By Karen Brode
“Don’t let her go back in your house,” said Mary, who was sitting at the steering wheel of my car. “We’ll never get her out again!”
Unfortunately there wasn’t much I could do. I was lying in the backseat with a terrible backache. I had bent over to dry my hair that morning and my back had seized up.
As I lied there, I couldn’t help wondering if my pain was psychosomatic. I really didn’t want to go anywhere with these people, never mind three hours on the road from Palm Springs to San Diego with them. Why couldn’t we have just gone out to lunch, or gone shopping for an afternoon? But no, that wasn’t enough. Ida and Mary wanted all of us to go visit Pam. Mary said it would be good for us, for our friendship. She had even talked about going swimming in the ocean. Wouldn’t that be something? Ida couldn’t seem to find her way out of my house. How did Mary think she’d be capable of swimming in the ocean? If you asked me, the entire trip seemed overly ambitious.
After my back seized up, I had considered calling an ambulance to come get me and take me to the hospital. They could just go without me. And yet I knew even an ambulance couldn’t rescue me. They’d wait. They’d reschedule. I was destined to go on this trip, even if it killed me.
Originally, Ida told us she would be at my house by 9 AM at the latest. Mary had bet it would be noon before she got there, and now it was after noon. I was already tired and we hadn’t even left my driveway. My back hurt, but I told myself I would feel better if we were at least moving in a direction toward our goal. Instead, we were in my hot car in my garage waiting for Ida.
After what seemed like hours, she came out of my house with her sack of fruit. How she had managed to lose it in the first place was beyond me, but then it took her another ten minutes to find it after she ran back into the house in a panic.
Mary was in charge of driving. This made the most sense given Ida’s penchant for indecision and my back pain. But Mary drove with cruise control. I knew it was irrational of me to worry that it would get stuck, but I worried. I never used it. I wondered what we would do if it got stuck. Would we go hurtling past San Diego and into the ocean?
The two ladies chattered away in the front seat while I fought to put the thought of drowning in the Pacific Ocean out of my mind. It seemed to me that, with all that talking, Mary couldn’t be too aware of whether the cruise had gotten stuck, so from time to time, I raised up a little to monitor the car gauges. I was glad I didn’t have to actively participate in the conversation. This allowed me to focus on the pain in my back as well as keep an eye on things from the back seat.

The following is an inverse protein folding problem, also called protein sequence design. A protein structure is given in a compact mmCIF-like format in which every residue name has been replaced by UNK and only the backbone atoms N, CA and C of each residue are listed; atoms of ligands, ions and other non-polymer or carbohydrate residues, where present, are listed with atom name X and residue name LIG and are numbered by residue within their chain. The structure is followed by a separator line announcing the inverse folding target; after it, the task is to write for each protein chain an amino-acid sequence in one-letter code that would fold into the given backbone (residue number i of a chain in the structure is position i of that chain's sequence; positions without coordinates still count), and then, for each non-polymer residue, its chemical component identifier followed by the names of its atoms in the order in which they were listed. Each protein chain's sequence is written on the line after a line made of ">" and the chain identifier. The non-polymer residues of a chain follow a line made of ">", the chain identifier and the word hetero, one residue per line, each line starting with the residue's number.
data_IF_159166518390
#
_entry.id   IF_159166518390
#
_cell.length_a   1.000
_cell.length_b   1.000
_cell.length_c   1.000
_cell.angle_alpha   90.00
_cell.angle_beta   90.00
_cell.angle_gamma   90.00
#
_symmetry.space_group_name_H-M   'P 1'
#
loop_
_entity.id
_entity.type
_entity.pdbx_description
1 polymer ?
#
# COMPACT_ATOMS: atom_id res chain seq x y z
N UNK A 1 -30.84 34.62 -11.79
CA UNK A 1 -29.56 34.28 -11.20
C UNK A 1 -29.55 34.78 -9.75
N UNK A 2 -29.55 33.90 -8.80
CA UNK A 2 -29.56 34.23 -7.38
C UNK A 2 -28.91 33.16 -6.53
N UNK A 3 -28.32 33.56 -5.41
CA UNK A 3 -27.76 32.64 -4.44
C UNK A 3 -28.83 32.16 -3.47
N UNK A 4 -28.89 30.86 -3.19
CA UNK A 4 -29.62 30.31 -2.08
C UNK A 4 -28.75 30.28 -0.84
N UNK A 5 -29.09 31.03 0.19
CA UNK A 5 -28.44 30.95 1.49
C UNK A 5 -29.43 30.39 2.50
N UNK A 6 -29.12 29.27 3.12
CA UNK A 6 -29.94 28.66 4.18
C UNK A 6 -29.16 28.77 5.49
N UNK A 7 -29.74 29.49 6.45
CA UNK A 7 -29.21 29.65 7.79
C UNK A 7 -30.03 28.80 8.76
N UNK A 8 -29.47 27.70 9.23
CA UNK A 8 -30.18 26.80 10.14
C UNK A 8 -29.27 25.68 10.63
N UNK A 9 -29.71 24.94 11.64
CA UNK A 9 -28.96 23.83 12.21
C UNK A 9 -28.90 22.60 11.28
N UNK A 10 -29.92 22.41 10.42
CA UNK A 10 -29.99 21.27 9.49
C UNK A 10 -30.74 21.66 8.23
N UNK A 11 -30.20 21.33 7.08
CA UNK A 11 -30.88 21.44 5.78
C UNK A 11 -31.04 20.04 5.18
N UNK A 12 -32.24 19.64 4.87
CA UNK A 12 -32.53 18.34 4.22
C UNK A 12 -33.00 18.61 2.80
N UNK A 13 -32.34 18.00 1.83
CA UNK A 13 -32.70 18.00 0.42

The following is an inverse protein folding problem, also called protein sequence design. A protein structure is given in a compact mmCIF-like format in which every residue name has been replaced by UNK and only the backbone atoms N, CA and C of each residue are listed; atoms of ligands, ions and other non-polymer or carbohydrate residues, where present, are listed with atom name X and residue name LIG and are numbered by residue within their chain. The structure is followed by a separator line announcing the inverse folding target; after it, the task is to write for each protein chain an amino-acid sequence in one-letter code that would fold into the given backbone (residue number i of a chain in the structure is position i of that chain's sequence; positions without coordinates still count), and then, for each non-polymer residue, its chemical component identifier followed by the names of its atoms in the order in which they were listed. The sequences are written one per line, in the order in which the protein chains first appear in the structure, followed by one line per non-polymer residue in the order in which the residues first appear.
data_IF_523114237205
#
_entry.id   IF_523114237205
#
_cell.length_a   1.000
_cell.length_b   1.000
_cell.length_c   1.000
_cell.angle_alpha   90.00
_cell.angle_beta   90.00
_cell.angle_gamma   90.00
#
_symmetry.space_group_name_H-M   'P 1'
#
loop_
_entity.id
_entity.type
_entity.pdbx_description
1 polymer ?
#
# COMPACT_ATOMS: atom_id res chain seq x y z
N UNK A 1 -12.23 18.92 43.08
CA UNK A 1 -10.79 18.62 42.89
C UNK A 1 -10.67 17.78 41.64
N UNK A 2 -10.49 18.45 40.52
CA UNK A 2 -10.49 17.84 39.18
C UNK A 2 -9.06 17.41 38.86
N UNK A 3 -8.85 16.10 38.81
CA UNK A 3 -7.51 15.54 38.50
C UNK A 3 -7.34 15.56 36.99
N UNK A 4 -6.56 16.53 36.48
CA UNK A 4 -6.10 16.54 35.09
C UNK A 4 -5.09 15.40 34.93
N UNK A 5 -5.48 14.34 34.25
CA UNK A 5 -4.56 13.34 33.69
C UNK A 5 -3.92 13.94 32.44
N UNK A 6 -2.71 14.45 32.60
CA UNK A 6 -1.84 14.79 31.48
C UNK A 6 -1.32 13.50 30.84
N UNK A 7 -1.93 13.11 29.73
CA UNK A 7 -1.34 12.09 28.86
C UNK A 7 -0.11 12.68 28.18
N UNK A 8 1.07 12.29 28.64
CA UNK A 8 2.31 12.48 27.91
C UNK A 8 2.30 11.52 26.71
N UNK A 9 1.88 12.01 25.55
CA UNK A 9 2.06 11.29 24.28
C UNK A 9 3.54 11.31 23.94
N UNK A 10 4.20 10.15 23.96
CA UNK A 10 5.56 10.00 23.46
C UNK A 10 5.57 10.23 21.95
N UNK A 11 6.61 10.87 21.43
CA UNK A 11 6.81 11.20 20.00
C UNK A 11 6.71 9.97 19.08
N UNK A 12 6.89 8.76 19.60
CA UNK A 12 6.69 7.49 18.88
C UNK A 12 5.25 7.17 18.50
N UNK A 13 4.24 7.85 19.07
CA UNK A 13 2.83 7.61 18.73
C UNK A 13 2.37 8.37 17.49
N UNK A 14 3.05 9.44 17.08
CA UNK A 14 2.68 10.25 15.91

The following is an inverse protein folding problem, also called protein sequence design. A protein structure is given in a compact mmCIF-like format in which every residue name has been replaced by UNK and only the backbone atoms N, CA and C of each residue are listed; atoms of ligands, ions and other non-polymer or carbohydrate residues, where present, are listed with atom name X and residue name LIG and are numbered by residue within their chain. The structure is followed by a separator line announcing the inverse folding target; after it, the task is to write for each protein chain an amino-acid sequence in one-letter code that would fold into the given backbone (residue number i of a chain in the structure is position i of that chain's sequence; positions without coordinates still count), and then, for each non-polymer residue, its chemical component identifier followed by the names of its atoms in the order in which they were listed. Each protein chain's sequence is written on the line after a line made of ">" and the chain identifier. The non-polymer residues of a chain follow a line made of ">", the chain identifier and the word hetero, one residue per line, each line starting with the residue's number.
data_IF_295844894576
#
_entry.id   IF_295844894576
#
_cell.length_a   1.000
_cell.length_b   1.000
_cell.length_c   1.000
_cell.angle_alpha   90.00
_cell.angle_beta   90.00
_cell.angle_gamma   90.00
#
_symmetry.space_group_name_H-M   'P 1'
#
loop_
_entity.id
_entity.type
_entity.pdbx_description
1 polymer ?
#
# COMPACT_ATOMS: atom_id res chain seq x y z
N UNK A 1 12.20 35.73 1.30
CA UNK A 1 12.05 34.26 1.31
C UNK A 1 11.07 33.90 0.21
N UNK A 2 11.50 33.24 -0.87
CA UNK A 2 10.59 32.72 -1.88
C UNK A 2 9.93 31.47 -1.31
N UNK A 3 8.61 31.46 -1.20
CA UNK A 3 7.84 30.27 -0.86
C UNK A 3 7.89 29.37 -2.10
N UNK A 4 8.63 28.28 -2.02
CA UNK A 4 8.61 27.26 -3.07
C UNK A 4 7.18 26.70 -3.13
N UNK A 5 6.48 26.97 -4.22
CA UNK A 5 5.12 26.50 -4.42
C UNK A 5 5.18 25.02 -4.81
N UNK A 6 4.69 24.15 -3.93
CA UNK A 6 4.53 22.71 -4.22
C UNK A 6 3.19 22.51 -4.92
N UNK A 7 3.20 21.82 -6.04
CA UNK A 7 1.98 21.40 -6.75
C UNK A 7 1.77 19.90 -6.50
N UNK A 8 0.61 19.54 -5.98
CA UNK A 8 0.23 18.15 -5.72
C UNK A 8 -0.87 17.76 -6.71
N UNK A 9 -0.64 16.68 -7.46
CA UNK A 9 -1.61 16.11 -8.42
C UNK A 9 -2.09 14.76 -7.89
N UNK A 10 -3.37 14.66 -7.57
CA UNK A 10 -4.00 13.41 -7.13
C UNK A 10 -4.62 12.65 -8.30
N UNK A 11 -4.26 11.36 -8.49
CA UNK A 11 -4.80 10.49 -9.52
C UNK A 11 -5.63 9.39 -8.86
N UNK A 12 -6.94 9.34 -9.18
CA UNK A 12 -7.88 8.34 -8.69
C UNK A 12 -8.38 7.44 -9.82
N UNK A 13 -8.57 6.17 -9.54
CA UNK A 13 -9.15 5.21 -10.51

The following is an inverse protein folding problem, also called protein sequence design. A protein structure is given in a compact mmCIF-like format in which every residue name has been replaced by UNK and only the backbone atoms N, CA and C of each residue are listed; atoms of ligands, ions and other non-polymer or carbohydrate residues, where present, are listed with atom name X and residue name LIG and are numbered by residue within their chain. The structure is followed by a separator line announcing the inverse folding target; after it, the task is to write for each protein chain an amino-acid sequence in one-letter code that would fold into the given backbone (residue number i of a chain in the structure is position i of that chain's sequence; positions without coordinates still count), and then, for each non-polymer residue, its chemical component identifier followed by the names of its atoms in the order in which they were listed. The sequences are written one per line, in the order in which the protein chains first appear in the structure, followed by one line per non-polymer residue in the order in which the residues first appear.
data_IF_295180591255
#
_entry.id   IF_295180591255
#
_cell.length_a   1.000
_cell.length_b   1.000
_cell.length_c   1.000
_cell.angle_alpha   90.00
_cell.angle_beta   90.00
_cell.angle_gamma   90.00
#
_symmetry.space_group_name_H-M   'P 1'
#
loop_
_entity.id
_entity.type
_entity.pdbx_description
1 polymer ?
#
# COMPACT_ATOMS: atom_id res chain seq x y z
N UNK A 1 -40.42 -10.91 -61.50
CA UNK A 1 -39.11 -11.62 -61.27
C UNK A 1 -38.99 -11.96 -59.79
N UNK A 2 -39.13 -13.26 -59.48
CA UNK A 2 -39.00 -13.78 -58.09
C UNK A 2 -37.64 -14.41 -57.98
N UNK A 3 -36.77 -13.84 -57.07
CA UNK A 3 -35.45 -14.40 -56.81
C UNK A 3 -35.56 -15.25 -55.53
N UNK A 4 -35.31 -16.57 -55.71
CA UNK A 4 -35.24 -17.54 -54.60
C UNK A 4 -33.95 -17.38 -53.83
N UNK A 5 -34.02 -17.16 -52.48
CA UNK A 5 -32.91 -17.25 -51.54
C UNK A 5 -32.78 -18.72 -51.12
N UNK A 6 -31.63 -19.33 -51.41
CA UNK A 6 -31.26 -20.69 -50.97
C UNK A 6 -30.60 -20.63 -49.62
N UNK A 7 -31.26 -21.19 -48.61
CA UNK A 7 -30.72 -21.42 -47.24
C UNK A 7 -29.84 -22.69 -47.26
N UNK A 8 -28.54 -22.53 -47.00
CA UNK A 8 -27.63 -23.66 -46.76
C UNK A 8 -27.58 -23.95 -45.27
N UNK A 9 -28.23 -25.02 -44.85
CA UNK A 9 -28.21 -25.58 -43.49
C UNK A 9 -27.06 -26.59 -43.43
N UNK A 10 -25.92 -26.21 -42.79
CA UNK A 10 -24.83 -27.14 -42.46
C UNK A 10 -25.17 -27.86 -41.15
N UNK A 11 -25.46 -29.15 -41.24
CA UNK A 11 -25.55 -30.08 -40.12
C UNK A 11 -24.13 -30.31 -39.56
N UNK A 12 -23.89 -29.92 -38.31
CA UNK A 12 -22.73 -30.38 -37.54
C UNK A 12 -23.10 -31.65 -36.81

The desert hills and small towns melted into each other as we drove down the highway. The original plan was to drive about halfway to Pam’s house before we stopped for a meal. An hour and a half went by and we had neither spun out of control, nor killed each other yet. When we finally reached an exit that promised restaurant options, Mary took it.
“What about Pamir Kabob House?” Mary asked, looking towards a little yellow storefront with a striped awning over the door. “I’ve never had—what kind of food is that?”
“No, no, no. I want regular food,” Ida said, much to my relief. It’s not that I didn’t like trying new things, but the idea of trying a new kind of food with “Ida-n’t-know” was a level of torture I was not prepared for.
A few days before the trip, the three of us had gone shopping at the local mall. I had wanted to go and I had really wanted to enjoy it. These were friends I didn’t get to see often and it should have been enjoyable. Instead, it came to be a reminder as to why I don’t see these friends very often.
I had stood in the shoe store with Ida for I don’t know how long as she compared thread count and brand names and thicknesses of socks. She carefully studied each pair, she scrutinized the labels, and she asked the saleslady what brand might last longer. The saleslady stared for a moment with a look that seemed to suggest she didn’t get paid enough to deal with people like Ida. Then she composed herself and said she didn’t know for certain because she had only been working there for a few months.
Finally, when Ida picked up the first pair of socks to compare them with the last pair, I walked out of the store leaving Mary alone to assist in the purchase.
I felt tired as I walked to a bench in the middle of the mall to wait for my friends. What surprised me, though, was how I started crying as soon as I sat down. I couldn’t have told anyone why I was crying. I didn’t understand it myself. Yet, there I was, a grown woman, worn threadbare after an hour of waiting for Ida to choose a pair of socks.
Another half an hour passed and finally Ida and Mary came out of the store. I wiped my eyes and tried to look as if I hadn’t been crying. Later, I apologized to Mary about it. Even then I couldn’t put a finger on why I had cried.
Back on the road, we couldn’t seem to decide on a place to eat. We passed a pizza place and a Mexican place, both of which looked nice, but either the parking lot was too full for Ida’s liking or she didn’t like the way the windows were shaded.